Heres another example thats a little more recent. In 1981, Mumia Abu-Jamal, a former Black Panther and radio journalist, was convicted of murdering a white police officer and put on death row. Much has been debated whether or not Mumia was guilty because there wasnt enough evidence to actually prove that he was the murderer. Many people feel that he was framed; mainly because of his affiliation with the black panthers and because of the reputation Philadelphia cops have for their treatment of minorities.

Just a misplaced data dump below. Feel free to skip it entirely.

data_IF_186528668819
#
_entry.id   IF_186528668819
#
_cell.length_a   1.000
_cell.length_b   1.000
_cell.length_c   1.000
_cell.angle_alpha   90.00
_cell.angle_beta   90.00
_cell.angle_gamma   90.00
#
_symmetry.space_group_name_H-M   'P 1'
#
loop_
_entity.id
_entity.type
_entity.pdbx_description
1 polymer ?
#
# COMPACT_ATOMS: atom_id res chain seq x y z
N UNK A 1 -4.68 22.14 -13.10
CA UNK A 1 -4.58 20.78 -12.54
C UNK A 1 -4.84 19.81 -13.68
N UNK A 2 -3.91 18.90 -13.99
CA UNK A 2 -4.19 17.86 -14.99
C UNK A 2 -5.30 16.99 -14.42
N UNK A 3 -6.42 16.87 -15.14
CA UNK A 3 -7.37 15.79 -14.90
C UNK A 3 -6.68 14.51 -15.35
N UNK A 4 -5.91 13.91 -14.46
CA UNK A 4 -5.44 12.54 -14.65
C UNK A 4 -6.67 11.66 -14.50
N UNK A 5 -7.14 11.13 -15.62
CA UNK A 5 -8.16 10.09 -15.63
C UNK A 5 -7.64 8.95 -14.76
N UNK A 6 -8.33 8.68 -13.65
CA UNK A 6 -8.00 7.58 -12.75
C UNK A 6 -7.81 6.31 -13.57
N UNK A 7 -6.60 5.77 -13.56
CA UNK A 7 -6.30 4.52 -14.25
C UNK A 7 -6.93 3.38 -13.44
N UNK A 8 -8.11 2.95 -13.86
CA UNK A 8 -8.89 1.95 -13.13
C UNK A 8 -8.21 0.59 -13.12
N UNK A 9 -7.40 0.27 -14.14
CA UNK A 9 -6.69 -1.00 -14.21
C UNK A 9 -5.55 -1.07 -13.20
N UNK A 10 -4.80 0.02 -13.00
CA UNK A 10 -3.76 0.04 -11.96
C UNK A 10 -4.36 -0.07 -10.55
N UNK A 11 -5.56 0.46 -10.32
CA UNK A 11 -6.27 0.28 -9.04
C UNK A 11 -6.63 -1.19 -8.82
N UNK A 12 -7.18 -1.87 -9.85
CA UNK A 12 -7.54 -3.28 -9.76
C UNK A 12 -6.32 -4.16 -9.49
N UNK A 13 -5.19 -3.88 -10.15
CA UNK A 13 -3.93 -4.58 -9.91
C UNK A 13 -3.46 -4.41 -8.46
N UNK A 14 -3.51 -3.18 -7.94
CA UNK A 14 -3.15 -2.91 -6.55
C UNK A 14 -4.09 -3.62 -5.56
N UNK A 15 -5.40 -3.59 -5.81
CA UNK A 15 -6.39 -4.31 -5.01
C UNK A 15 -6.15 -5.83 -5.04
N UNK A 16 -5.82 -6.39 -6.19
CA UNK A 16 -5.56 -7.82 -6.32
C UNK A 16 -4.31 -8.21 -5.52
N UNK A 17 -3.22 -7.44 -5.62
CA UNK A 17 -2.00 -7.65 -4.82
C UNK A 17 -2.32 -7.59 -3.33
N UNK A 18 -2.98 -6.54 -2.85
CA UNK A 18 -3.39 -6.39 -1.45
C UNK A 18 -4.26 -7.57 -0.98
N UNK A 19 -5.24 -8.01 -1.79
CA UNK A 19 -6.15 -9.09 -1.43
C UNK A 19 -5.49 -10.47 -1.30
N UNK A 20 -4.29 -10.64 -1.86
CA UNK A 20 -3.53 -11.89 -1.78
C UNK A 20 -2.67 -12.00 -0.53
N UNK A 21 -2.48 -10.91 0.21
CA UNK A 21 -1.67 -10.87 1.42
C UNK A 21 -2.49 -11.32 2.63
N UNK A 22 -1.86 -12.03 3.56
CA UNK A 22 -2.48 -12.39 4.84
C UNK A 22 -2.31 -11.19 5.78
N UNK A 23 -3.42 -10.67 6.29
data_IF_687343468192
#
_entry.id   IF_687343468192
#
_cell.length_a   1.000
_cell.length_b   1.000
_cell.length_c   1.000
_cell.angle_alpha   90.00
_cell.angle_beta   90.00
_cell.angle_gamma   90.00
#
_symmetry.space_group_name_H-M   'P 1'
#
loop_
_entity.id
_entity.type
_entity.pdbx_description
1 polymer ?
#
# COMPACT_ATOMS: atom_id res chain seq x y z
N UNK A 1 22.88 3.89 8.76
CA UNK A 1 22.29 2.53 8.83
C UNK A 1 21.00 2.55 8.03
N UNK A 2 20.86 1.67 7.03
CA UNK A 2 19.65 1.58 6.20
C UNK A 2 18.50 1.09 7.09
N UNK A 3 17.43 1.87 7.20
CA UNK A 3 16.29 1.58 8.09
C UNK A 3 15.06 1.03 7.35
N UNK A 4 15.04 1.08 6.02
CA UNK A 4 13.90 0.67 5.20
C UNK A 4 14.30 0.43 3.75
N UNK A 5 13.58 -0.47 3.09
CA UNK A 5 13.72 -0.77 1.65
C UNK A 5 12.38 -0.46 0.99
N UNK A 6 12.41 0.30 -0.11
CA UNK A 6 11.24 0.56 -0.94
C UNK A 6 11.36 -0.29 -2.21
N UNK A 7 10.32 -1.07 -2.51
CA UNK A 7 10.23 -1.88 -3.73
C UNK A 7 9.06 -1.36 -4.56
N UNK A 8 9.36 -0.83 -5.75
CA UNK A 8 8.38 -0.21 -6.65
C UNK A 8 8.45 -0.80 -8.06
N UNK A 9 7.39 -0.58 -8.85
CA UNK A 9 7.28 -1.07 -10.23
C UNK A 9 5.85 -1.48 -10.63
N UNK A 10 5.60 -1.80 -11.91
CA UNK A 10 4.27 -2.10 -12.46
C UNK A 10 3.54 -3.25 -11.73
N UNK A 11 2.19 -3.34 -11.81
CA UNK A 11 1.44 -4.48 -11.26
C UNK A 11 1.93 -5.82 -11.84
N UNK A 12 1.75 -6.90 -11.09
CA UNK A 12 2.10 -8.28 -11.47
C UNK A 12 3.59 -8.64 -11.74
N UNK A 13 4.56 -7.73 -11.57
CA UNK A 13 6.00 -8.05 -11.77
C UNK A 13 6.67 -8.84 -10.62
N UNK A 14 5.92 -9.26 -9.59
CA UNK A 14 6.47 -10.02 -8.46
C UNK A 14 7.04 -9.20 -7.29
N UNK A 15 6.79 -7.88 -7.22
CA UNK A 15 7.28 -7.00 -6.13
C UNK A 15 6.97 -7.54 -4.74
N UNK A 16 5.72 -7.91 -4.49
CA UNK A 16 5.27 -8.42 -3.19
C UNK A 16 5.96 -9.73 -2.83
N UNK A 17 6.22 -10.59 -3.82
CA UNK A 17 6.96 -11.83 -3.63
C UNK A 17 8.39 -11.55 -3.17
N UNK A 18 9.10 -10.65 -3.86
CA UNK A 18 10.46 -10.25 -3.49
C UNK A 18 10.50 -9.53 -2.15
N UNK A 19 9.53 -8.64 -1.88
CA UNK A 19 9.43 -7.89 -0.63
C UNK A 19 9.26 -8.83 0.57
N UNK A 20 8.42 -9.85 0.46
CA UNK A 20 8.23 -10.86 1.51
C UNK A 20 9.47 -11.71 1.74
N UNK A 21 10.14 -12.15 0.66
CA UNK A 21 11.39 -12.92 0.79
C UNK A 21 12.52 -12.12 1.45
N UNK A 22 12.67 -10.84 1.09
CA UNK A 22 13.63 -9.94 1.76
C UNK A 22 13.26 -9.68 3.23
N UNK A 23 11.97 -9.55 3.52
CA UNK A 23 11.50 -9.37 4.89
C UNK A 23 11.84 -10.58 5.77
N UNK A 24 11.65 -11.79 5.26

In both cases, the defendants are trying to make a structured case arguing that they are not lawless criminals, but are made out to be lawless by their society. They both feel that they would be treated more leniently if they were white, especially with Mumia, considering it hasnt even been proven whether or not he is guilty. Also, in both cases the opinion of the court seems to reflect a fear that closer inspection of each court system would open a whole can of worms that they dont want to go through the trouble of; such a statement seems to suggest a fear of too much justice